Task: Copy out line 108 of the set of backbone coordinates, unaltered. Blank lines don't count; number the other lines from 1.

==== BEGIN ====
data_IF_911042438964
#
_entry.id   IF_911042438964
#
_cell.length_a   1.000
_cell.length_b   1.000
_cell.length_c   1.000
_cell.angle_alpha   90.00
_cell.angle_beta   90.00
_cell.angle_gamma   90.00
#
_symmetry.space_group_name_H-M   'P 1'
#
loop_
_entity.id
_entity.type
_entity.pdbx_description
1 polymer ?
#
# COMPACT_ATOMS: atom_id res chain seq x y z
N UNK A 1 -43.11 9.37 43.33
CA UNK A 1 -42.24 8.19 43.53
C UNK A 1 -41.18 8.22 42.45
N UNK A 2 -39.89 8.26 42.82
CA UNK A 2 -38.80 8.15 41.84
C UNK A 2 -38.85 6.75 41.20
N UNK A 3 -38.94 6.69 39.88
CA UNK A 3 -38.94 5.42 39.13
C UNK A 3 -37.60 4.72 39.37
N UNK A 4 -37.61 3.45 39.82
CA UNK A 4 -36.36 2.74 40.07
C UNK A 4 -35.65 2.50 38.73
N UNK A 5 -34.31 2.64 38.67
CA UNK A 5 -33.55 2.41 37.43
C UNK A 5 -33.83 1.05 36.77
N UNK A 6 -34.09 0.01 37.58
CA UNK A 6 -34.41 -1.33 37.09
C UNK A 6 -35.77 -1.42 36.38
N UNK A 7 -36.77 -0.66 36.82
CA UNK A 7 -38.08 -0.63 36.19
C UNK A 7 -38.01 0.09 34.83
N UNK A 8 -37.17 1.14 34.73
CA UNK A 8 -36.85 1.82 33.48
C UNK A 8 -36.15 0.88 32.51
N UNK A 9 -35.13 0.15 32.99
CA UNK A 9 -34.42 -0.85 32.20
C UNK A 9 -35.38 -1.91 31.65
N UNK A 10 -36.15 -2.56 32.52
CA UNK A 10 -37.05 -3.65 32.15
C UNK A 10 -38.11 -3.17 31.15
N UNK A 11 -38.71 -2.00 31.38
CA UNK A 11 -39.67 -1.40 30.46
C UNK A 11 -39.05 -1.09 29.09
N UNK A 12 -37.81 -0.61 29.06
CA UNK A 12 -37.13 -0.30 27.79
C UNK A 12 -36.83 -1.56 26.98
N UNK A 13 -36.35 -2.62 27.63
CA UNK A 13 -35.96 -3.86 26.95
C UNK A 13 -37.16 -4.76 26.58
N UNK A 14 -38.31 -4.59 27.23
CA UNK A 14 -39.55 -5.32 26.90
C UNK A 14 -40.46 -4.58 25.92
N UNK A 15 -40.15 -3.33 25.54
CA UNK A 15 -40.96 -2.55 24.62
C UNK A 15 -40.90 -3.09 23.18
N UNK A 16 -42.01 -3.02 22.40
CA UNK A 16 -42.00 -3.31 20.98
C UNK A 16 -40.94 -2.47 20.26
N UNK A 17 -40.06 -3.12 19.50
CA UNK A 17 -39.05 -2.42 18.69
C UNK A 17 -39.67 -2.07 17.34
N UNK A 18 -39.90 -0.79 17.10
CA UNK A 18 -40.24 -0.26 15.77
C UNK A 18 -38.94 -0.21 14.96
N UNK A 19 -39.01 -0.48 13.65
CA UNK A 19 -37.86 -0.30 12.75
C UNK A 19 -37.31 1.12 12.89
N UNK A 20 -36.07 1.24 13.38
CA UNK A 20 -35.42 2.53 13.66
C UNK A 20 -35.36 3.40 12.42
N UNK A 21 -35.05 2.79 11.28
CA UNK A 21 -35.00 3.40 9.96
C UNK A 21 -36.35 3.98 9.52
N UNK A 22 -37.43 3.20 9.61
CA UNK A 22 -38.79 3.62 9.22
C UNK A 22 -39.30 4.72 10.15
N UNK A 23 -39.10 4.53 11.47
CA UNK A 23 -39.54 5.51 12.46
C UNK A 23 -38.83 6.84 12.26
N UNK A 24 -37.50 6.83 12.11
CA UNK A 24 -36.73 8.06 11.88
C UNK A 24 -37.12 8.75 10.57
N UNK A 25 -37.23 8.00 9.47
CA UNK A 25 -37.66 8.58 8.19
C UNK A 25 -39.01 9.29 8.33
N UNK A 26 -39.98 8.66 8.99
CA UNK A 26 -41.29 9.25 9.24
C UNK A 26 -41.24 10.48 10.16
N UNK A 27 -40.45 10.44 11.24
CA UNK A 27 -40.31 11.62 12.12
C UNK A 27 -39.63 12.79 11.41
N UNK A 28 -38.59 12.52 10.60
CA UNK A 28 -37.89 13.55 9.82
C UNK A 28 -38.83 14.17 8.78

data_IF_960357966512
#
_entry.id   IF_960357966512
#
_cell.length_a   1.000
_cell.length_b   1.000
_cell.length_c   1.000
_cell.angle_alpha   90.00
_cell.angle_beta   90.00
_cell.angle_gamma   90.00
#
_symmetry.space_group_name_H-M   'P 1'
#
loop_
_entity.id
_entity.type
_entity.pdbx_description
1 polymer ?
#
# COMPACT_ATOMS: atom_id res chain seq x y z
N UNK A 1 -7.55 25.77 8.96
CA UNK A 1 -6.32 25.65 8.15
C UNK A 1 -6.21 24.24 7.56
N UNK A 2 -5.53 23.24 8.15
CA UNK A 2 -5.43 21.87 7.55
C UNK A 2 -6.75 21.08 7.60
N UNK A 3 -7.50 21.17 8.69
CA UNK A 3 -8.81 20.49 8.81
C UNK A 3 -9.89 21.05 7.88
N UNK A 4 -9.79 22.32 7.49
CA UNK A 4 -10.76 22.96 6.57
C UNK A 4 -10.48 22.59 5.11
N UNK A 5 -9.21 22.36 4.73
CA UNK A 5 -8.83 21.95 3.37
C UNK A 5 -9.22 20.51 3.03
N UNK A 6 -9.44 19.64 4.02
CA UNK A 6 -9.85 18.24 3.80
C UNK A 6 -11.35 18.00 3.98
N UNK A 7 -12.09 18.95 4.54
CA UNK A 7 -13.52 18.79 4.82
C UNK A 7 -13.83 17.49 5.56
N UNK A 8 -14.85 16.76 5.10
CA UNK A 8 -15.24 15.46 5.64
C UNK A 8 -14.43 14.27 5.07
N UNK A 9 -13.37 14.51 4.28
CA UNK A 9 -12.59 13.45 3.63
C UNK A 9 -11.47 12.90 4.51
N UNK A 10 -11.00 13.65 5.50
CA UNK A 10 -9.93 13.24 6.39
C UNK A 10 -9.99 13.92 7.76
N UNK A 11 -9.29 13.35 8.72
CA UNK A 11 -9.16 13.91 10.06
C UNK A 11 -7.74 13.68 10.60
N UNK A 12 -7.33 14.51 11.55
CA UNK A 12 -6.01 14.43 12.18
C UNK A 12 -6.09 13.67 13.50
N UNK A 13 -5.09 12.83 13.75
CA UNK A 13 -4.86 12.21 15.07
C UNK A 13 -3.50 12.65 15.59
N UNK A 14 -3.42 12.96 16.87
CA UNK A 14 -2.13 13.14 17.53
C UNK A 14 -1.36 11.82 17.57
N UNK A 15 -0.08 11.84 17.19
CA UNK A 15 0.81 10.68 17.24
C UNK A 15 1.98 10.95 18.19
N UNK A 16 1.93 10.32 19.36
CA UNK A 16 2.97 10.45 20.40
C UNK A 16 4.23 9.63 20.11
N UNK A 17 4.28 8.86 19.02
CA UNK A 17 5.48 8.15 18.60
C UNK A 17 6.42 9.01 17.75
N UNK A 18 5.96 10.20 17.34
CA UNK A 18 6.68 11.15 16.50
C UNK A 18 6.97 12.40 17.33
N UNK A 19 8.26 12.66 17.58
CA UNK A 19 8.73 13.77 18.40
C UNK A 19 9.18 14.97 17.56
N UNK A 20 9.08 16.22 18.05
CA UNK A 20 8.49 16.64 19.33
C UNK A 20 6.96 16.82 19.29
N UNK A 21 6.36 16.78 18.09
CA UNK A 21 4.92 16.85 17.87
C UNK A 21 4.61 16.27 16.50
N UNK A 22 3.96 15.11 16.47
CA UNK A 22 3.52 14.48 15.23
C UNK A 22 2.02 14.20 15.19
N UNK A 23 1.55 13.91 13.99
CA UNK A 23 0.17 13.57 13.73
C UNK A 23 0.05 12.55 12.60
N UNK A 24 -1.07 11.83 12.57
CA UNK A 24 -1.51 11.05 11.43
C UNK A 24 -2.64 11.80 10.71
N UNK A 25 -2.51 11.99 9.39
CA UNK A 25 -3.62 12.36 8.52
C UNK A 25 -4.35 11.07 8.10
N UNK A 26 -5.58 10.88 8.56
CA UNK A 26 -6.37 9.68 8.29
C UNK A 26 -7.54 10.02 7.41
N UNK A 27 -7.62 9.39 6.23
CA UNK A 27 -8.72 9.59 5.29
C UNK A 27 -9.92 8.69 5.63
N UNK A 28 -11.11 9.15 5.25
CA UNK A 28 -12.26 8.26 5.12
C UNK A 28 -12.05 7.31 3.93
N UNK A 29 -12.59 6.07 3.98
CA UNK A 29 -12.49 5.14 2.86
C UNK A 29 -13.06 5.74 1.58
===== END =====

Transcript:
#